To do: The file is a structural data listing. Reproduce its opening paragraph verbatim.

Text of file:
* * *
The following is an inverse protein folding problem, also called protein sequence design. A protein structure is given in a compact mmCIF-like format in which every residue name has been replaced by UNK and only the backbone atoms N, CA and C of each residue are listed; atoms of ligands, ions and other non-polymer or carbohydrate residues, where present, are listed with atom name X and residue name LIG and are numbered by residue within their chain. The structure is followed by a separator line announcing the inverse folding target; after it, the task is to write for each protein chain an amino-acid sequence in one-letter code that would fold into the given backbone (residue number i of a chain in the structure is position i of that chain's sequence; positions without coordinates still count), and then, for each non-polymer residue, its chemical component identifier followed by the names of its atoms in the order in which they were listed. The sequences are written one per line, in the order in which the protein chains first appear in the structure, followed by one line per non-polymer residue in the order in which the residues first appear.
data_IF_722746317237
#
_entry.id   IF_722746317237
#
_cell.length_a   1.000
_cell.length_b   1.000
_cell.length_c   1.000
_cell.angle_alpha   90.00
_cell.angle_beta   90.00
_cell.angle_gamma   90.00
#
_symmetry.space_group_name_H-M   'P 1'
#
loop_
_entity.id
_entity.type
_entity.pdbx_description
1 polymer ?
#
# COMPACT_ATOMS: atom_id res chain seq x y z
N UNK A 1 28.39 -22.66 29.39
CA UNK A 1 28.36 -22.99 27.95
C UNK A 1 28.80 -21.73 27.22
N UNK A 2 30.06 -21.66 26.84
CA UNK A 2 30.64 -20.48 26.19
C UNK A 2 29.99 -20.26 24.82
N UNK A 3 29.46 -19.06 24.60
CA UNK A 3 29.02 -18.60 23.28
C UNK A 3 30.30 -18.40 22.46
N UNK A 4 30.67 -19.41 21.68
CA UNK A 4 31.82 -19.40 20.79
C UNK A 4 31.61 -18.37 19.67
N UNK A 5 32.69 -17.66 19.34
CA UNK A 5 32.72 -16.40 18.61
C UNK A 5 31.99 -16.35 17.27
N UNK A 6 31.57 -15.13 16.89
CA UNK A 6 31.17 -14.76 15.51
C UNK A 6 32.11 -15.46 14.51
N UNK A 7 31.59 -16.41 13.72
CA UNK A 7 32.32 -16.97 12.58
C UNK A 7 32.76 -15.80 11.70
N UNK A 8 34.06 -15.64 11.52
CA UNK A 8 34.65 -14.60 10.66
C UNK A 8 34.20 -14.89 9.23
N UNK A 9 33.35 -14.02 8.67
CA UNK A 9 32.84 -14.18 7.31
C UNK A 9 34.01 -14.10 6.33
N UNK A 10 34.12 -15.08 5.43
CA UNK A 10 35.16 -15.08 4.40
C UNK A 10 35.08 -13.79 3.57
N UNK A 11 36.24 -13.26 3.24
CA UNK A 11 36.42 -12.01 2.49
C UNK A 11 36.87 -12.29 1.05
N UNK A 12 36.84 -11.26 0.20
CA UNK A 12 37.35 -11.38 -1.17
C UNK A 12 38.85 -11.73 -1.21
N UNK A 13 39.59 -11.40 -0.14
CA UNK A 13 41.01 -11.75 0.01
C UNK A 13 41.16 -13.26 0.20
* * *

The following is an inverse protein folding problem, also called protein sequence design. A protein structure is given in a compact mmCIF-like format in which every residue name has been replaced by UNK and only the backbone atoms N, CA and C of each residue are listed; atoms of ligands, ions and other non-polymer or carbohydrate residues, where present, are listed with atom name X and residue name LIG and are numbered by residue within their chain. The structure is followed by a separator line announcing the inverse folding target; after it, the task is to write for each protein chain an amino-acid sequence in one-letter code that would fold into the given backbone (residue number i of a chain in the structure is position i of that chain's sequence; positions without coordinates still count), and then, for each non-polymer residue, its chemical component identifier followed by the names of its atoms in the order in which they were listed. The sequences are written one per line, in the order in which the protein chains first appear in the structure, followed by one line per non-polymer residue in the order in which the residues first appear.